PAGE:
Welp, can’t be right all the time.

Like, sure, he was a cute baby. No elongated alien skull or I-just-ran-into-a-glass-door smooshy face going on or anything. But we’re all well aware I’m as socially awkward as they come. And despite babies’ stellar reputation for being the solution to everyone’s problems, oddly enough shoving a newborn in my face doesn’t do anything to help me be less terrible around people.

So there was a moment of complete silence as I tried to come up with something to say that was more original than, “Congrats, he’s beautiful,” and then I realized I was taking too long and ended up just blurting out, “Hi there, little one…you’re so new!” Which sounded lame as fuck but I couldn’t think of anything else to follow it up with to make it less lame, and on top of that I got distracted by the gorgeous hand-knitted blanket the kid was wrapped in and instinctively started trying to figure out the pattern, but then my coworker rescued us all by coming around the corner and shrieking, “OH MY GOD, IS THAT THE BABY?!”

That brought everyone else out of the woodwork pretty quickly, and soon there was just a big cooing mass of people in the middle of the office and I could safely duck out and return to tearing my hair out over financial records from half a decade ago.

And I would’ve stayed happily mentally checked out from the whole baby ordeal from that point onward, if something New Dad Manager said hadn’t rung out clear as a bell above the babble and smacked me right in the angries.

“Oh, we had a C-section.”

My ears must need cleaning, I could’ve sworn I just heard you say, “WE had a C-section.”
Oh, you did? Haha, well in that case…


Allow me to dust off my soapbox.

You (pl.) most certainly did not have a C-section, unless your doctor was just that inept that he had you, the father, prepped for surgery and cut open before realizing whoops, duh, the baby’s in the lady. And if that was the case, please tell me at which hospital this took place so I can NEVER GO THERE.

No sir, it was your dear wife – who by the way is some kind of goddamn superhero for climbing the stairs to our office only four days after major abdominal surgery – who got carved up to bring this small creature with the delicate eyelashes and tiny toes into your life. It was your wife whose uterus just had the out of body experience, your wife who now has parenthood permanently etched into her flesh whether she likes it or not.

Let’s not cheapen that by throwing around thoughtless plurals, shall we?

And if you think I’m overreacting and you’re just trying to be supportive and a team player, humor me and take a minute to consider how supported and appreciative you’d feel hearing your wife say, “Three kids was enough, so we had a vasectomy.”

I thought so.

Good talk.





























The unbearable liftlessness of being.

2015 is going to get better, right?


Okay, so it’s not my worst start to a year ever. There was that one vacation with my parents where we all spent New Year’s Day sweating equally from the flu and the desert heat of southern California and taking turns puking our guts out. This year I at least had the sense to wait until I was due back at work before getting horribly ill.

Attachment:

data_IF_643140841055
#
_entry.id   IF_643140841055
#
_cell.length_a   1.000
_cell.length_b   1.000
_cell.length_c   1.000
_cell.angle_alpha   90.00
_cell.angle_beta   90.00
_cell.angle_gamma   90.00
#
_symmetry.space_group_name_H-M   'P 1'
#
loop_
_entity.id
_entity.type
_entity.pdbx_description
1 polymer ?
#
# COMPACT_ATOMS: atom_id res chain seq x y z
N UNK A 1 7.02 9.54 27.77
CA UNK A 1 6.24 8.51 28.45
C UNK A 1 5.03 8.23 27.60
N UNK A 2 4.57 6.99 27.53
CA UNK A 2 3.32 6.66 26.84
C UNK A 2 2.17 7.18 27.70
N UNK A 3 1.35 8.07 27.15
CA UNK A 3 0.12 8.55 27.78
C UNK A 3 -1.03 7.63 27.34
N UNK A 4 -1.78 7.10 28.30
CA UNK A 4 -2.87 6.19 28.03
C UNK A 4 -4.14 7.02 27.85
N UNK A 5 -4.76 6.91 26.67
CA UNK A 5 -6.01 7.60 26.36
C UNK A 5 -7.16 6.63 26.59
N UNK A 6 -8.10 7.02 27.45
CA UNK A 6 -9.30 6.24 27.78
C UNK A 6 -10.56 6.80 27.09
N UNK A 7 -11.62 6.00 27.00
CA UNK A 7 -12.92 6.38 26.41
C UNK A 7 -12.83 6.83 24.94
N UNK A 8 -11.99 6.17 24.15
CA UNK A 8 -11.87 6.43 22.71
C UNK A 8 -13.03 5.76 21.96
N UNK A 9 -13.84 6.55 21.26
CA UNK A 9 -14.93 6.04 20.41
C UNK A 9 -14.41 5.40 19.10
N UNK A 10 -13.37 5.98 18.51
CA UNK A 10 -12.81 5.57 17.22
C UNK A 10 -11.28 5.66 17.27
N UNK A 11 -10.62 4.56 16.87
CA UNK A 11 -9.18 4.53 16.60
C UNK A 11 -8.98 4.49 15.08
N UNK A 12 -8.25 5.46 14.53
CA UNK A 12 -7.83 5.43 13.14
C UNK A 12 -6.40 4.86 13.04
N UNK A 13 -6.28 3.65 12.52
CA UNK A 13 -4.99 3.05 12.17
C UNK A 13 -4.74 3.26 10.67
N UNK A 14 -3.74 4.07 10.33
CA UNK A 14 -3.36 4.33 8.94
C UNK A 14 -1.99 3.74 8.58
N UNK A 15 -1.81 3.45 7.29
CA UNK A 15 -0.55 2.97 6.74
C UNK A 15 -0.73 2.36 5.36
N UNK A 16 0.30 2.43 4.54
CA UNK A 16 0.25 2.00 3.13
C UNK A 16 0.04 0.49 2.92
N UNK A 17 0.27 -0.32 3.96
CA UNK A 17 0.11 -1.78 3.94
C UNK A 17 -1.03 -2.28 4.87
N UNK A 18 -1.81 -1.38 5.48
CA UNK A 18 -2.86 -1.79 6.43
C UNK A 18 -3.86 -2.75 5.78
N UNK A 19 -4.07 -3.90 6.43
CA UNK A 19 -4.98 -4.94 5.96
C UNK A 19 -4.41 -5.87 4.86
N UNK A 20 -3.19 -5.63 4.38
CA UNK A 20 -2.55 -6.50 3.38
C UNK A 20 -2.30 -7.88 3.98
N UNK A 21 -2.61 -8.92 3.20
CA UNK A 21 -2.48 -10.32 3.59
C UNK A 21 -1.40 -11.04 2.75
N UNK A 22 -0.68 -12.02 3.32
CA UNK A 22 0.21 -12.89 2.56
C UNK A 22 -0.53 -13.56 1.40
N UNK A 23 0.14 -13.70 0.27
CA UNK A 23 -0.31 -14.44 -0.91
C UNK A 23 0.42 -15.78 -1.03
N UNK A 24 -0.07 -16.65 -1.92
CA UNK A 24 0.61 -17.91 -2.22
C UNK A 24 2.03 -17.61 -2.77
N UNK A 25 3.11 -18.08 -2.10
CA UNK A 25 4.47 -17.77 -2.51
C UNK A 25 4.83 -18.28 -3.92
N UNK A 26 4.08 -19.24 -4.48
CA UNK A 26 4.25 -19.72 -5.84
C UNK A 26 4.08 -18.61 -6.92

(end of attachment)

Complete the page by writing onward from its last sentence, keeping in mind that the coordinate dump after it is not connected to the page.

(Apologies to anyone who did spend their New Year’s puking their guts out…I know there were a lot of you.)

Nonetheless, things aren’t looking too great.

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The return of Madam Rorschach.

Remember how I told you about Madam Rorschach’s unsavory oeuvres d’art? And how she was coming back from vacation after two weeks of the office toilet being spoiled spotless?

Well, either she was suffering from a creative block (mental or physical, take your pick) or just decided to give the toilet and I a grace period to readjust to her presence, because her first week back came and went without any new additions to the Sistine Crapper. And silly me, I made a terrible mistake. I got my hopes up that maybe, just maybe, she had had some miraculous epiphany during her time away and realized that the art world was not for her after all.

Live and learn, people, live and learn. Because today I discovered…

This is what I get for being an optimist.

Even so, I’m suitably impressed that she made it through a whole week without any displays of shartistry. Maybe I’ll bake her a cake to commemorate the achievement.

Although a bran muffin might be more appropriate.

We need to talk about toilets.

Warning: this post primarily concerns bodily functions. I’m sorry, I know we’re still just getting to know each other and I’m springing bathroom talk on you already, but I never promised this blog would be pretty.

You see, my office has an “artist” in its midst. A Jackson Pollock imitator most foul. Her canvas, the loo; her medium, poo.

…I sincerely apologize for that, but I couldn’t resist the rhyme.

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Don’t mess with my Zen, man.

Things my office has in common with the innermost depths of an Egyptian pyramid:

1) They’re both silent as the grave.
2) Those who disturb that silence will be cursed.

U mad, Imhotep?

This is how we like it here. Quiet. Peaceful. Contemplative.

And after more years working in customer service than I care to remember, listening to the same god-awful corporate radio playlist on a loop and enduring verbal beatdowns from customers because they thought Yogurt A was on sale, not Yogurt B, and by god, they WILL have their 10¢ discount if they have to escalate all the way to the regional manager, I prize my quiet workplace.

Safely ensconced in my muted accounting haven, I am under no obligation to suffer fools who won’t take two seconds to read something before they come pestering me for the information instead. I do not need to listen to Britney Spears expel yet another identical song out through her nose twenty times a day. Our soundtrack is the gentle hum of powered-up computers and the clickety-clack of fingers on keyboards.

Because it is the general consensus among the small population of our office that key-clacking, mouse-clicking and the occasional din of the air conditioner roaring to life are the loudest it ought to get in here. Personal calls and unnecessary chit-chat? Take it outside, Talky Talkerson. Computer speakers? Disabled unless you really, really need to show everyone that hilarious cat video right now. And there’s no need to bicker over whose turn it is to pick the radio station, because there is no radio!

We do not delude ourselves that this is everyone’s ideal workplace, but it works for us.

So why must there always be someone who has to ruin it?